Wednesday, September 30, 2015

To Co-op or Not to Co-op

If you're not a homeschooler, you may have heard of different types of co-ops and wonder what they have to do with homeschooling. If you are a homeschooler you most likely already have or will at some point make a decision either for or against joining a co-op. We are first year homeschoolers, with only a kindergarten and preschooler, and I am already learning a ton about co-ops after joining our first co-op this year.

First, what is a co-op? Technically, a co-op is a group of people working together
for a common goal. You may have heard of food co-ops, housing co-ops, preschool co-ops and more. They are not just a homeschool idea. In general, a traditional homeschool co-op consists of a group of parents working together to teach all of their children in a group style setting. They may teach one or more subjects, and generally have either a "break" class period, or even days "off" depending on the style and setting. In practice, individual co-ops can vary widely. There are some that are really more of a cottage style school with small classes and paid teachers. There are others that are more about playgroups and field trips rather than traditional book learning.

The next question you may be wondering, especially if you've never joined a co-op, is what benefit these groups provide. Again, this will vary slightly by co-op, but most people in a traditional co-op are looking for a bit of that group style learning and social opportunities for their children. They also may be looking for a break from teaching their own kids, and the satisfaction of seeing learning and growth in other children.

What negatives exist in a traditional co-op? For one, the group learning naturally has some of the drawbacks of traditional education. You may have bad teachers, students with behavior or learning problems, and the increased time consumption of group learning with it's need for bathroom breaks and standing in lines and passing out papers. You also, as a teacher yourself, may have an increase in your need to spend time on lesson plans and the biggest time consumption of the co-op itself, which may meet anywhere from 1 hour to 4 hours (or more) once or twice a week.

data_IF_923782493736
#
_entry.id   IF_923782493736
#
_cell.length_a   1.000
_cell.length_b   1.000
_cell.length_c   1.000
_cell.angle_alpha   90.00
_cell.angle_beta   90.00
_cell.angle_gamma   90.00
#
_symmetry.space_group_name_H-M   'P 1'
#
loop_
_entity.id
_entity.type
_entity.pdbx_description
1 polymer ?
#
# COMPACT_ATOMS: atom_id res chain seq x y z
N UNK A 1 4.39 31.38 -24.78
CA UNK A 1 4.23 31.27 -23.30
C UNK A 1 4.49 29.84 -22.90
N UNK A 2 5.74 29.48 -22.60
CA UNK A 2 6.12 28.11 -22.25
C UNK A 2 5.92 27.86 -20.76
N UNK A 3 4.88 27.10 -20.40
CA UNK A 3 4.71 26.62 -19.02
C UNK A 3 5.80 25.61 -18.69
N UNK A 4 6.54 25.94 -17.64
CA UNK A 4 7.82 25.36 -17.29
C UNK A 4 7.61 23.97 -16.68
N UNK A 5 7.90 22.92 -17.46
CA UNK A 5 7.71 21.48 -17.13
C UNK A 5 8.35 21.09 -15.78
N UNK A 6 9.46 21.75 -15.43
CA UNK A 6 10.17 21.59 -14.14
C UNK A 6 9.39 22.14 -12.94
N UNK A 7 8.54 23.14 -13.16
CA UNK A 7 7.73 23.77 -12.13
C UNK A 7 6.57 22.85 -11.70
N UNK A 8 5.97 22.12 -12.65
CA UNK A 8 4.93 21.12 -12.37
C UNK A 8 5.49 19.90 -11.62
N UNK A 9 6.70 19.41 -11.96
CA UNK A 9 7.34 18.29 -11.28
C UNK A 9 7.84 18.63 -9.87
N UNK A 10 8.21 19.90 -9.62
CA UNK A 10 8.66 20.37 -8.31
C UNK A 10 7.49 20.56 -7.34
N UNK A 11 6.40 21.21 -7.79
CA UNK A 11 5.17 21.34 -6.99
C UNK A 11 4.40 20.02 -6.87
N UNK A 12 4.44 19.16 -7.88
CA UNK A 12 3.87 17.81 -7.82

How is our co-op working out? First, our co-op meets once a week. We end up spending from about 10am until 2pm at the co-op and at least an hour that morning (or the night before) getting curriculum together and packing lunches. It can be very overwhelming, especially with young children. My oldest son absolutely loves the social aspect of the co-op, although he does frequently ask why he "has to sit and wait" in some of the classes, which reinforces why I chose not to put him in public school this year. I love teaching the preschoolers and have seen a lot of growth just in the last few months, but my youngest is still in the last stages (I hope) of separation anxiety, so it can be a little difficult trying to teach or have some "mom time" with a 2.5 year old attached to my hip (although when he's in the preschool room with me, he's basically just another preschooler).

The biggest disappointment, in my opinion, has been that a lot of the teaching in my oldest son's (K-2nd) class is "sit and color while I read from this book" - much more than I had originally expected. I try to keep the preschool room very active and engaged, but obviously not everyone in the co-op is a trained educator, and I can certainly understand that it's much easier to teach your own children who you know so well than it is to teach a group of children, if you're not prepared for it.

What kind of co-op would work for us? I've thought a lot about next year, and I think that the traditional co-op is probably not right for us at this stage in our lives. We've made a commitment for this year, that we won't break, but it's likely that we will either do a combination of Awana, adult Bible studies with childcare, or field trip groups or we may try to find a co-op with a shorter time frame that simply does science experiments or playdates rather than trying to do more traditional learning. There's also a chance I would consider putting my youngest (who will be 3.5 next fall) into a preschool class a few days a week and sending my oldest to a "homeschool enrichment program" that uses the same curriculum we are considering for next year. And, I've been considering finding a job teaching at an after-school program and bringing my oldest along with me, but this would be dependent on finding childcare for my younger boy.

Who knows, as my husband says, we don't send kids to public education to get educated, we send them there because we need a break. So, after a week of sick kids and not feeling 100% myself, I may even consider something drastic. Probably not this year or next year, but there are a lot of options in life, and no matter which option we choose, short-term or long-term, our kids will grow up to be exactly who they are supposed to be, and will likely surprise all of us along the way.


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